The “Halo” TV Show Does a Better Job Of Justifying Halsey’s Darkness Than The Games Do

The live-action “Halo” series from Paramount has had its share of controversy, but it appears to be doing a better job of defending Doctor Catherine Halsey’s nasty techniques than the games have. Doctor Halsey (played by Natascha McElhone), the UNSC’s Spartan program’s inventor, is in charge of inventing, enhancing, and training the super troops needed to protect humanity’s expansion into the stars. However, the methods she used to construct the Spartan program were unethical. However, there appears to be a greater emphasis on her rationale and logic behind the darkness, with her intuition bordering on true foresight.

Master Chief John-117 (Pablo Schreiber) discovers the truth about his childhood on Eridanus II in Halo episode 6. While his memories were deleted as part of his training, contact with the Forerunner relics allowed him to reclaim his memories, including Halsey’s. Halsey stole John and a number of other small children, replacing them with genetically compromised flash clones who would eventually die, leaving their parents in the dark. Following that, the children had no choice but to undergo genetic and psychological modification in order to become the UNSC’s ideal super-soldiers.

While Master Chief is understandably outraged by Halsey’s heinous deeds, she is given the opportunity to explain why she founded the Spartans in the first place, and why they are more than just a defensive force. Everything Halsey has done, in her mind, has been in the service of humanity’s long-term survival. “Natural evolution is failing us,” she says, confirming that the Spartan program and her work with advanced AI (such as Cortana) have all meant to assist humanity to ascend. In the Halo series, a stronger link is forged, and Halsey recognizes that humanity will require assistance to progress to the next stage of evolution. This was also years before they discovered the Forerunner relics and realized they’d been chosen to take the Mantle of Responsibility, confirming humanity’s destiny to grow beyond its current state.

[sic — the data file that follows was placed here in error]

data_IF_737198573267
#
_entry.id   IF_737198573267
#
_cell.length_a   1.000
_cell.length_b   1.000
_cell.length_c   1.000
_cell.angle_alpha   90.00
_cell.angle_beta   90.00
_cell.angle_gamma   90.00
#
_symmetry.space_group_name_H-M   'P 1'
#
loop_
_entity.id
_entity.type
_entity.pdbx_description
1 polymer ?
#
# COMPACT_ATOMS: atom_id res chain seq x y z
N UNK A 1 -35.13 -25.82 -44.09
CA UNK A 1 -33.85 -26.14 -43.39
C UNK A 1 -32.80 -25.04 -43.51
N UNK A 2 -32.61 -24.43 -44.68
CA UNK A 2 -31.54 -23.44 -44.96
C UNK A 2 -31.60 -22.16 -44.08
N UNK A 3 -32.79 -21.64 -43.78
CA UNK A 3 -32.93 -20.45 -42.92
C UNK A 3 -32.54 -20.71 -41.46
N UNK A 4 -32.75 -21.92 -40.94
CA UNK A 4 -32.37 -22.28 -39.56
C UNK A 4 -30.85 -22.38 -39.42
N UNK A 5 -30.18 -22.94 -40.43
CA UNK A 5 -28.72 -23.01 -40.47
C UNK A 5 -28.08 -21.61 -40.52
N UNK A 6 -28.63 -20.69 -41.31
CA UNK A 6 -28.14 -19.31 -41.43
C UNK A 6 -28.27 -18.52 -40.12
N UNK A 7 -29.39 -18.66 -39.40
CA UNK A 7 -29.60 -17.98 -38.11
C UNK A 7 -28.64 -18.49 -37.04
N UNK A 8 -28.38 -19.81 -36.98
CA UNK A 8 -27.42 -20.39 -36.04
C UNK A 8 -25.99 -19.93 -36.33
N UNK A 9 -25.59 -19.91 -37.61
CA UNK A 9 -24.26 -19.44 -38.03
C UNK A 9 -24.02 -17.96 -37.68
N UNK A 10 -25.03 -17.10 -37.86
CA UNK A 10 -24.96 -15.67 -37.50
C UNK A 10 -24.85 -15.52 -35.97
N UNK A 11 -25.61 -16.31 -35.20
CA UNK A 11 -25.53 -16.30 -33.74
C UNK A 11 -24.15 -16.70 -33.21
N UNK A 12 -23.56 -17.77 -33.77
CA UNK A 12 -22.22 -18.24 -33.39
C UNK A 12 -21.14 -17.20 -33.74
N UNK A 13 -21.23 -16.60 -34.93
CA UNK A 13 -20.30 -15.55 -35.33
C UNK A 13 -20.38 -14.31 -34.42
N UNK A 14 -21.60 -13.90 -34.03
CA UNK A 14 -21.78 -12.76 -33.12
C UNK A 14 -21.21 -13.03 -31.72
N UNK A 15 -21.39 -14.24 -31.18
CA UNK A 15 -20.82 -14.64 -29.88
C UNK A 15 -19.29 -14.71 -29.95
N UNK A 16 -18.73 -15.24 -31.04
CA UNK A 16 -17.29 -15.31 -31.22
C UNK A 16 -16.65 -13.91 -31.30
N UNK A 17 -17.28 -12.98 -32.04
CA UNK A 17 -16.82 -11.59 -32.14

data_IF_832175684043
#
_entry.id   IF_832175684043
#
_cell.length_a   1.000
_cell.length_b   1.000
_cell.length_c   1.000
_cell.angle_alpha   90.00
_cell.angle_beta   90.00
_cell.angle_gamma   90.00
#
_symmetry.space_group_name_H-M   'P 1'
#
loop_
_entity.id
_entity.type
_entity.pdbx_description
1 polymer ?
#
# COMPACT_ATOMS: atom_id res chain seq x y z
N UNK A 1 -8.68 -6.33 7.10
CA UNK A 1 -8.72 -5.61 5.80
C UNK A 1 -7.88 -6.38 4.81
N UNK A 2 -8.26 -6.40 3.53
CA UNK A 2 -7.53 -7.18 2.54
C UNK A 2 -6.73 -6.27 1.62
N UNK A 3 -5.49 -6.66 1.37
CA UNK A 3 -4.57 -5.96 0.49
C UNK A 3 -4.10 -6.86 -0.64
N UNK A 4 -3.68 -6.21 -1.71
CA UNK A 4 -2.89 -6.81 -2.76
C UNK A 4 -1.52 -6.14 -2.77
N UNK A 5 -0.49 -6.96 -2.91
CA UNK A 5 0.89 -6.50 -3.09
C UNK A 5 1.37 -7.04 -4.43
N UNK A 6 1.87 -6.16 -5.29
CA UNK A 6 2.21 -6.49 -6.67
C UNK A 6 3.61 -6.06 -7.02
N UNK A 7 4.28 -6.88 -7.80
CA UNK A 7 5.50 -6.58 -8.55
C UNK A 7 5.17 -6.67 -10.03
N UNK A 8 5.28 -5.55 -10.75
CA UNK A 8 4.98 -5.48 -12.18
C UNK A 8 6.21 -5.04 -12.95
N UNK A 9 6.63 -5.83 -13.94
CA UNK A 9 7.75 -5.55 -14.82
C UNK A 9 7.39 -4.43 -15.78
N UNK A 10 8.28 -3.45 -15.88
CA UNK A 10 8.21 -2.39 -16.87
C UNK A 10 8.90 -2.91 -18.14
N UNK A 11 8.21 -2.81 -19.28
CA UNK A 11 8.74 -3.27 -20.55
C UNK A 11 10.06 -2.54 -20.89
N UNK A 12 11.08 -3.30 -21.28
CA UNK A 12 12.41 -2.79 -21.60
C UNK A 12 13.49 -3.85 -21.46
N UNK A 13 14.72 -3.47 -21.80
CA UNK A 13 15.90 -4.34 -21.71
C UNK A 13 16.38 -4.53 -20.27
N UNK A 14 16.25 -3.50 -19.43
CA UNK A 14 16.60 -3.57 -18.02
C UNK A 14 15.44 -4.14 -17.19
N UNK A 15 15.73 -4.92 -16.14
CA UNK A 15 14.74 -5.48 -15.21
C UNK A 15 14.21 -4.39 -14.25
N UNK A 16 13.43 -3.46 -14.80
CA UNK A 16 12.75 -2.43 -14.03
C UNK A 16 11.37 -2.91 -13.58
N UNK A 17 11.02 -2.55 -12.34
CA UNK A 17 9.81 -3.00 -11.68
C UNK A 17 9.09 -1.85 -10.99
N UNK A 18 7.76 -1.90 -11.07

The Spartans were built on Halsey’s intuition that humanity would need the means to transcend “beyond its constraints,” kicking off the route that will eventually lead to the Forerunners’ formidable Halo Rings, which were teased at the end of “Halo” episode 6. While Halsey’s work in the series is similar to what she did in the games and novels, the extra focus on more than just raising warriors to battle the Covenant is notable. In this episode, Halsey also admits that she always knew her activities would be viewed as reprehensible until the consequences bore fruit, which appears to be happening now.

With John-117 in a rare position to activate the Forerunners’ artifacts, it’s easy to understand the truth and value in Halsey’s motives, however nefarious they may be. While the series sticks to the game’s canon in terms of Halsey’s techniques, the added layer of explanation shines a bright light on her Spartan program. Faced with the Covenant and mankind on the verge of a new evolution owing to the Forerunners, Paramount’s Halo series is making a stronger case — and proving — that Halsey’s labor was important.

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